Free Trial Channels
If you were attentive when the picture opened you would have noticed this was a Twentieth Century Fox film whereas Gene Autry was under contract to Republic Pictures. Having been loaned out to Fox goes a long way to explain how Jane Withers got top billing here even though most viewers would probably consider it an Autry flick. However when you get right down to it, Withers got most of the screen time and her high energy performance as young Jane Pritchard overshadowed just about everyone else in the cast, including Gene.There's another thing about Withers' character, she was probably the most level headed person in Carson Corners, always trying to find a way to patch things up between the Pritchard's and the Carson's, a long running feud that began in the days of Will Carson's (Autry) granddad, Wild Bill Carson. When Signet Pictures arrives in town looking to produce a film about the town's namesake, Jane finds herself an intermediary to a whole host of competing forces, with her main goal of getting sister Margy (Marjorie Weaver) finally married to Will Carson.Since this wasn't a Republic film Gene doesn't have any of his usual sidekicks around for comedy relief like Smiley Burnette, or other regulars like Gail Davis or Mary Lee. But the folks at Fox Studios allowed for a fair number of tunes like 'Wanderers of the Wasteland', 'Little Shanty of Dreams', 'Only One Love in a Lifetime' and 'This Little Old Band of Gold'. The romance angle between Margy and Will plays out successfully following a real bank holdup that replaces the movie script, and young Jane couldn't be happier.Republic must have liked the idea of involving Gene in a film utilizing a movie studio angle because they came up with a couple themselves. There was 1941's "Down Mexico Way" and "Sioux City Sue" in 1946. Probably the biggest surprise for me coming out of the picture was when I looked up Jane Withers' other credits. I knew she looked somewhat familiar but you could have knocked me over with a feather with this one - if you were around in the mid-Sixties and watching nightly TV, you probably saw her just about every night pitching Comet Cleanser as Josephine the Plumber! As I write this she's still alive and will be ninety years old in a couple of weeks - God bless her.
I'm sure Herbert J. Yates of Republic Pictures got a bundle for Gene Autry's services over at 20th Century Fox to co-star with Jane Withers in Shooting High. How he felt about being billed second to Jane is another story, but after all 20th Century Fox was her home studio.Jane's the little sister of Marjorie Weaver who Gene is romancing. But the problem is that Gene's a Carson and Weaver and Withers are Pritchards. The Carsons and the Pritchards have been feuding for generations and that fact keeps the two lovers apart.Gene's grandfather was a fighting lawman of the old west and a film company comes to town wanting to film a story about Grandpa. It will star Robert Lowery and Kay Aldridge and will bring a short wave of prosperity to the area.It won't do me any good to continue, but things do work for the young people in the end as they inevitably do. Things do get a bit silly here. Autry does well simply being Gene Autry at another studio. Withers plays a Miss Fix-It in a way to rival Deanna Durbin without singing a note. Jack Carson as the fast talking studio agent really stands out in the film. Saying Carson is fast talking is almost a redundancy.A real bank robbery is worked into the plot giving Gene a chance to be a real hero. Shooting High is an amusing film and no doubt did well in the red state market.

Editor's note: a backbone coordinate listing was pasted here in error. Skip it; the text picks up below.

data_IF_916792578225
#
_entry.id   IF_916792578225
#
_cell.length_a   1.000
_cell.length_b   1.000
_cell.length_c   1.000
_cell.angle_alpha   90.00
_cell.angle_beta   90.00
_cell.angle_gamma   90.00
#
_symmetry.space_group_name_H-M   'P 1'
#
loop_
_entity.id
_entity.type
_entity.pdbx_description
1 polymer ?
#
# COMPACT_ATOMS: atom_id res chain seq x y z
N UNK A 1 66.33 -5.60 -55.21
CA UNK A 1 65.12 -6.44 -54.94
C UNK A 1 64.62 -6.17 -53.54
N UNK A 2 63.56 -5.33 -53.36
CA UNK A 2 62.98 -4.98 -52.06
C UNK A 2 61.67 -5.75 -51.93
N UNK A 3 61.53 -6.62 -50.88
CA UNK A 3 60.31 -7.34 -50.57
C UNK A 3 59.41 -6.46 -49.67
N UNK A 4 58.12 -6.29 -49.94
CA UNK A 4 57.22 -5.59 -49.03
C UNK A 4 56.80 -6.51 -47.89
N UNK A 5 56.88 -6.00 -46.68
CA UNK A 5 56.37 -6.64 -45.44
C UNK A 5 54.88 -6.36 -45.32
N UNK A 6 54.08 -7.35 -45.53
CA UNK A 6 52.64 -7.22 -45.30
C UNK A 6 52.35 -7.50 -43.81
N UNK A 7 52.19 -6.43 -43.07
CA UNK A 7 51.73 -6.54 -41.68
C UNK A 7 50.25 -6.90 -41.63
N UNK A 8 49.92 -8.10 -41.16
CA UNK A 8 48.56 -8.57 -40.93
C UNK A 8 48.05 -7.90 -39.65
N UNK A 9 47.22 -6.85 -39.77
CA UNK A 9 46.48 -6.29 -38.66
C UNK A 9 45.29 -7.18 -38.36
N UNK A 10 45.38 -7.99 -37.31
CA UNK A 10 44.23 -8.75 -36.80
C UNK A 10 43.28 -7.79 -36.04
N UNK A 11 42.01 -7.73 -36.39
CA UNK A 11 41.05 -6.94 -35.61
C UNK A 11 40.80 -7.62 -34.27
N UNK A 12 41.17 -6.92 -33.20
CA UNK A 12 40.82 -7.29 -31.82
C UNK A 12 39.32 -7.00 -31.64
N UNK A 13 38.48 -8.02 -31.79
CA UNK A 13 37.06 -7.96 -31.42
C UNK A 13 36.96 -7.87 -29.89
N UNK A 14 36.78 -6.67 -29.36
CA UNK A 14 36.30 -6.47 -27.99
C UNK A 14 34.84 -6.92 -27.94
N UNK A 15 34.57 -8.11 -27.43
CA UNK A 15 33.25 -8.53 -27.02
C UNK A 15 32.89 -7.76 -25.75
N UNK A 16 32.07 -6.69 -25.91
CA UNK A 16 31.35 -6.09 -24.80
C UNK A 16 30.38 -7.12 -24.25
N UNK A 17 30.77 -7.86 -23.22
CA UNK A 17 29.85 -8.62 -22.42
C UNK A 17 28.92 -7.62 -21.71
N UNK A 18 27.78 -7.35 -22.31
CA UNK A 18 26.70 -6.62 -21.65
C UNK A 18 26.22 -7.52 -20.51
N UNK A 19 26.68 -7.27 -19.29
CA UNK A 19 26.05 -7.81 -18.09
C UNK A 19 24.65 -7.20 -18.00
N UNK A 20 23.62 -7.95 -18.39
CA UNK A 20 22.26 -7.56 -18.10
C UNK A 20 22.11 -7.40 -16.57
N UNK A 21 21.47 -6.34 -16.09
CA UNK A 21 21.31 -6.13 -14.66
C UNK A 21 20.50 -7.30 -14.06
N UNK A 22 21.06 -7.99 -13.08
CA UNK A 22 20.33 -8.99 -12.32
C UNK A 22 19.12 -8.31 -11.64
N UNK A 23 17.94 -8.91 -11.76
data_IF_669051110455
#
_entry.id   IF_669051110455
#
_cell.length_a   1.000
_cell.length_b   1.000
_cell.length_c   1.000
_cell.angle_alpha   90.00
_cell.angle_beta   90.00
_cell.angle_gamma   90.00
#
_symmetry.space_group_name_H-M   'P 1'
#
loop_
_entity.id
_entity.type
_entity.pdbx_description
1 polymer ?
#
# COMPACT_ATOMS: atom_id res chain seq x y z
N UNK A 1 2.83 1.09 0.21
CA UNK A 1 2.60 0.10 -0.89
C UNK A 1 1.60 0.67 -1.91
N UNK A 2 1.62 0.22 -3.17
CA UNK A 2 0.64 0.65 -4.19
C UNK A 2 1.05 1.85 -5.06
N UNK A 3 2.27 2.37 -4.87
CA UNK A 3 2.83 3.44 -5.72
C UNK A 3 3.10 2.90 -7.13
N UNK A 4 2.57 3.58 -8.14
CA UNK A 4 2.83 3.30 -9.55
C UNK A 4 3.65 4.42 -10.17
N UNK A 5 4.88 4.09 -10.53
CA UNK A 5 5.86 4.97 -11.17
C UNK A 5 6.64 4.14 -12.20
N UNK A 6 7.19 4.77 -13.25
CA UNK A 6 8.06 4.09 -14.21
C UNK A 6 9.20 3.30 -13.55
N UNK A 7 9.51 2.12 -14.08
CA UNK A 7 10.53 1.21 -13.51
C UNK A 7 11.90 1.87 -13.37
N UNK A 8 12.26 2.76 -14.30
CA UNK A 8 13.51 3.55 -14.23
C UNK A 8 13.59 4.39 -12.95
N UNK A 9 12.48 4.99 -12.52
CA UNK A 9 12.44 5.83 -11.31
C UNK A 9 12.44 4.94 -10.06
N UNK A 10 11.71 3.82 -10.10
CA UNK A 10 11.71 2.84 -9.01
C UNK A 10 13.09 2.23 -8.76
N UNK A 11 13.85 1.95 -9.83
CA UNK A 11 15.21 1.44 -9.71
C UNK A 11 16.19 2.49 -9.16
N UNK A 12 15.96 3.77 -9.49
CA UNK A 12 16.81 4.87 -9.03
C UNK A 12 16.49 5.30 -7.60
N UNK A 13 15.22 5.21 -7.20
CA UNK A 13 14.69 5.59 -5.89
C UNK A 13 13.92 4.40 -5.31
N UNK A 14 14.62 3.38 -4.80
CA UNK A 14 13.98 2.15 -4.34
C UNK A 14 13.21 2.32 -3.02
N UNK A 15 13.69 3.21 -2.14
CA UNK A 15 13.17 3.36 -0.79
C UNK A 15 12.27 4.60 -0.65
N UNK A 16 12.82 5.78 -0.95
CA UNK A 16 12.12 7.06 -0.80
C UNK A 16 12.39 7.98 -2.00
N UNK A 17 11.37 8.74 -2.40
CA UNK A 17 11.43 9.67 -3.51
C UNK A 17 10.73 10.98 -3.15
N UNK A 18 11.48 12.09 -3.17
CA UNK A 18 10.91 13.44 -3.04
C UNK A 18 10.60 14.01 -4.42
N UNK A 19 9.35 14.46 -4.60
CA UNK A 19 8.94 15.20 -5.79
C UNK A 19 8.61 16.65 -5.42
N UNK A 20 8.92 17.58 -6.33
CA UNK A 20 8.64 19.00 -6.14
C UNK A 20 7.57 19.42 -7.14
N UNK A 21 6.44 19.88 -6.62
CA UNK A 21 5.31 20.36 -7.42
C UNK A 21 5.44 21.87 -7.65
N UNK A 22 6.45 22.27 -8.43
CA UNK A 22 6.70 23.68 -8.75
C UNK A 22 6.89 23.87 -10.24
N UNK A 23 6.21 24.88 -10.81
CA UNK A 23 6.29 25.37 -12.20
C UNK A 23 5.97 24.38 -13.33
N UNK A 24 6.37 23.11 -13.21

Calling this an Autry Western is a bit of a stretch. Gene's in it, but his part is overshadowed by an over-emoting Jane Withers whose boisterous personality is, I think, a matter of taste. Then too, you may need a score card to keep up with the meandering plot that mixes a family feud with a town's survival with a love triangle with a movie shoot, and finally with real bank robbers. If this sounds complicated, it is, but despite the mix, the results are still pretty entertaining. The opening Autry-Withers duet "Wanderers" is delightful. Too bad we don't see more of Charles Middleton (Flash Gordon's Ming the Merciless) whose graveyard voice and Grim Reaper looks always made me cover my little-kid eyes back in matinée days.This was a big studio production, Twentieth-Century Fox, which probably accounts for the odd mix, especially a cast that includes familiar Western types like Tom London and Eddie Acuff, but also city dudes like Jack Carson and Robert Lowery. For viewers interested in seeing how horse operas were filmed, this is an opportunity. Carson plays a fast-talking movie producer come to town to shoot an oater based on the town's most famous cowboy citizen. The behind-the-scenes look is fascinating and I'm sure the crew got a kick out of filming "a movie within a movie". But there's not much hard riding or fast shooting, so for fans of more conventional B-Westerns, this one may be a "skip it".
Feuding, singing, a bank robbery all while one of them there moving pictures is bein' made. Gene Autry plays Will Carson in the middle of his family's generation-old feud with the Pritchard's. A motion picture company comes to make a movie about Will's grandfather Wild Bill Carson. When the real star of the movie(Robert Lowery)is scared out of town, Will takes the part of his beloved ancestor. While the movie is being made a real group of crooks rob the bank and guess who's horse catches up with the get away car.Others in the cast: Jack Carson, Jane Withers, Marjorie Weaver, Kay Aldridge and Hobart Cavanaugh. Gene gets to croon tunes like "Little Old Band of Gold" and "Only Love in a Lifetime"; plus he sings a couple of tunes with his 14 year old admirer Withers.